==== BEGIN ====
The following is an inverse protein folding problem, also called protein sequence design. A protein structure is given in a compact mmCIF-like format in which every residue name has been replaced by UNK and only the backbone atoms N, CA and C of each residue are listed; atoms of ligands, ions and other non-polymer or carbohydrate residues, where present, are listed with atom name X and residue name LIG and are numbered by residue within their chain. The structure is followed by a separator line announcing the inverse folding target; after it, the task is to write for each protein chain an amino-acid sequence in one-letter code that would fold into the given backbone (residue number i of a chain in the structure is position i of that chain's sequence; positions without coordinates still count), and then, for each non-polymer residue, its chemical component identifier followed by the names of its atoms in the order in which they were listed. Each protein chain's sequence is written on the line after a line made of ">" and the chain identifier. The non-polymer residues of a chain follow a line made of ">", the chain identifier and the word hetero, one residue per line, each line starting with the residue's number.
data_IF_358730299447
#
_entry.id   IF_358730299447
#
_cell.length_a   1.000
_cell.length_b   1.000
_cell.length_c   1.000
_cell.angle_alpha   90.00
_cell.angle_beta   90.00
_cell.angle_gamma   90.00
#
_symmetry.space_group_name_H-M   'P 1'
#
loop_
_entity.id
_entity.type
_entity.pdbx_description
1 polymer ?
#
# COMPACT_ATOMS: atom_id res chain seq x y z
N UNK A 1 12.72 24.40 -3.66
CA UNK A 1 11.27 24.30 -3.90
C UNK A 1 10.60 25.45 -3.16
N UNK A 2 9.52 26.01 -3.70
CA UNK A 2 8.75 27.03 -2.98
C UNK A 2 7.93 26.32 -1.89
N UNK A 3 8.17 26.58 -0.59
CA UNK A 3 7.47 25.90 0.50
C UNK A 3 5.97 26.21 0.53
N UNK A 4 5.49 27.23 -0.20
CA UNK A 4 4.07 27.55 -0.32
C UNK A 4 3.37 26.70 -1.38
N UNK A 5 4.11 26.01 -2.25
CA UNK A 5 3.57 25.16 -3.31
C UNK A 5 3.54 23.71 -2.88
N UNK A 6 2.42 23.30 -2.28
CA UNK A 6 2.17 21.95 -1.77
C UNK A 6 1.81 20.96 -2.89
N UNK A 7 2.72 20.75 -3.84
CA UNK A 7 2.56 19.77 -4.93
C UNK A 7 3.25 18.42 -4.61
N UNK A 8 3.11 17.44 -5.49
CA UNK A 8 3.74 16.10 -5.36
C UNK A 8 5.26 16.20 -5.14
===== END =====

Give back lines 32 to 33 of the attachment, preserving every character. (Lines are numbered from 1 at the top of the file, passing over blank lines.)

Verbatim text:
CA UNK A 4 4.07 27.55 -0.32
C UNK A 4 3.37 26.70 -1.38